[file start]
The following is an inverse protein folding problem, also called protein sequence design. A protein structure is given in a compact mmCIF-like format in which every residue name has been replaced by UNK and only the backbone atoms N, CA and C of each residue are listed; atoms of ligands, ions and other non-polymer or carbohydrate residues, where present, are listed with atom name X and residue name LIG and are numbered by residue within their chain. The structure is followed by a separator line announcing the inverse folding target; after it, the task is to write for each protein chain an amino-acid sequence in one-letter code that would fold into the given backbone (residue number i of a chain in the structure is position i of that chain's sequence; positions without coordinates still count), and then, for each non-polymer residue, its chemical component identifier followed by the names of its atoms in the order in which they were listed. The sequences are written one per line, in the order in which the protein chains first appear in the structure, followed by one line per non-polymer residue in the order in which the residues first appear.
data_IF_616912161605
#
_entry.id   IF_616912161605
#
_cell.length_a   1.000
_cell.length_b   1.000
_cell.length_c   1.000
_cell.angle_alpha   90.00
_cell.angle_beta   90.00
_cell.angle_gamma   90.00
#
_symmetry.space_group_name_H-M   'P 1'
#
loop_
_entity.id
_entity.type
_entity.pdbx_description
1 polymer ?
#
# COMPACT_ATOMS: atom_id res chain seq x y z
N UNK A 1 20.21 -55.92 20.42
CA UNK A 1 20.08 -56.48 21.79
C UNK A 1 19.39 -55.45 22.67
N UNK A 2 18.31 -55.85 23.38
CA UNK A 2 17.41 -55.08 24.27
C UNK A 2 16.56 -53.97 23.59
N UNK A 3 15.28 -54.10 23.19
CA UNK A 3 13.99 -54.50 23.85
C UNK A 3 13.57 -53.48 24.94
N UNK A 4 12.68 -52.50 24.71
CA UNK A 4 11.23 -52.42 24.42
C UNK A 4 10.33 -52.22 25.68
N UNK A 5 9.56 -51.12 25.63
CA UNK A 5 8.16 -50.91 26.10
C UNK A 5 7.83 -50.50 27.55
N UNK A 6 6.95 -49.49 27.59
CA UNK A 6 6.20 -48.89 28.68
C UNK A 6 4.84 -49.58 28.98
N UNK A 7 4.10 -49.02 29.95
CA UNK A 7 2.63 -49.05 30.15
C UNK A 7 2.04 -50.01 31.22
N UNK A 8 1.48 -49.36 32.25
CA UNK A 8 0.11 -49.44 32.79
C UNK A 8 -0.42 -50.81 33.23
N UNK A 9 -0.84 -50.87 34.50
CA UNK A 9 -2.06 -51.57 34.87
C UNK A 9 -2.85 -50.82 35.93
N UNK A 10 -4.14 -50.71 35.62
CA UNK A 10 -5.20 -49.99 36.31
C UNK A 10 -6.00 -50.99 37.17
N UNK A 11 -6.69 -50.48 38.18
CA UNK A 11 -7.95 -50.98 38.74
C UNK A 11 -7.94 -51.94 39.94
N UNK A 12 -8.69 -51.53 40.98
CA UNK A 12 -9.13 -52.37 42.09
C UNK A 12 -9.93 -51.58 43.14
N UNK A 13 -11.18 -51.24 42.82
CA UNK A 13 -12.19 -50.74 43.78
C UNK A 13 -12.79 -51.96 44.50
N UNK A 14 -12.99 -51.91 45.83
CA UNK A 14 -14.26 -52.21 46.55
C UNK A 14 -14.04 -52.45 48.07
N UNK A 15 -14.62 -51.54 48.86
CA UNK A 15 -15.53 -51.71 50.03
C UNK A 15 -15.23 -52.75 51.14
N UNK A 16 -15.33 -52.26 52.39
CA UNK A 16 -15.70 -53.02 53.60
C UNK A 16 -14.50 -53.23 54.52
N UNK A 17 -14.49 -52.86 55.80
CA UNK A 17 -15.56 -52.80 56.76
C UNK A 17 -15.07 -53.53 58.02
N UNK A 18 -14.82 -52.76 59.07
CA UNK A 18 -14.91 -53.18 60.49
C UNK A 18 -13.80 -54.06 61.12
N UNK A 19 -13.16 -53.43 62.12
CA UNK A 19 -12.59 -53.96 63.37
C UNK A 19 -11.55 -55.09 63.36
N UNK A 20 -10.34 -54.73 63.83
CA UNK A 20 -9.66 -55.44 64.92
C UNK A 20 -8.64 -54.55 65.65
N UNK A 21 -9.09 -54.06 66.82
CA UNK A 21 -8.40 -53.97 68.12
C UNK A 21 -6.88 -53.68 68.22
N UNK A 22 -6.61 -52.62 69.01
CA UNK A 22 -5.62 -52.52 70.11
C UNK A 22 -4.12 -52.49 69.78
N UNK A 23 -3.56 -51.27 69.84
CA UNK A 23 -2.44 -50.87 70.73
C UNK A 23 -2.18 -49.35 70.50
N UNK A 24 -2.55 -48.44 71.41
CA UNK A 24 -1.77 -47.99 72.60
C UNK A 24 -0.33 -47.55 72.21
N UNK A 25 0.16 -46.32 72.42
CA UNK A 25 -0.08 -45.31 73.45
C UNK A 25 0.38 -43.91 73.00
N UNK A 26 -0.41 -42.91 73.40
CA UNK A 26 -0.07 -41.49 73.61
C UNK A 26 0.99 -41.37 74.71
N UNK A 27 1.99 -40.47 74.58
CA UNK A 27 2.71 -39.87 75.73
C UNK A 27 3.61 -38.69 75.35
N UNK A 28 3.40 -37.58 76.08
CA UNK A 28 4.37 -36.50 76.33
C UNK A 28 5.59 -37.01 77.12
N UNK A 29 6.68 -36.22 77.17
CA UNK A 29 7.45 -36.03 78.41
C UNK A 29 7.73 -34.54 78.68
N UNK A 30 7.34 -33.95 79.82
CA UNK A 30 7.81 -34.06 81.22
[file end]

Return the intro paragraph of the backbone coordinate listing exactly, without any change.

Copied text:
The following is an inverse protein folding problem, also called protein sequence design. A protein structure is given in a compact mmCIF-like format in which every residue name has been replaced by UNK and only the backbone atoms N, CA and C of each residue are listed; atoms of ligands, ions and other non-polymer or carbohydrate residues, where present, are listed with atom name X and residue name LIG and are numbered by residue within their chain. The structure is followed by a separator line announcing the inverse folding target; after it, the task is to write for each protein chain an amino-acid sequence in one-letter code that would fold into the given backbone (residue number i of a chain in the structure is position i of that chain's sequence; positions without coordinates still count), and then, for each non-polymer residue, its chemical component identifier followed by the names of its atoms in the order in which they were listed. The sequences are written one per line, in the order in which the protein chains first appear in the structure, followed by one line per non-polymer residue in the order in which the residues first appear.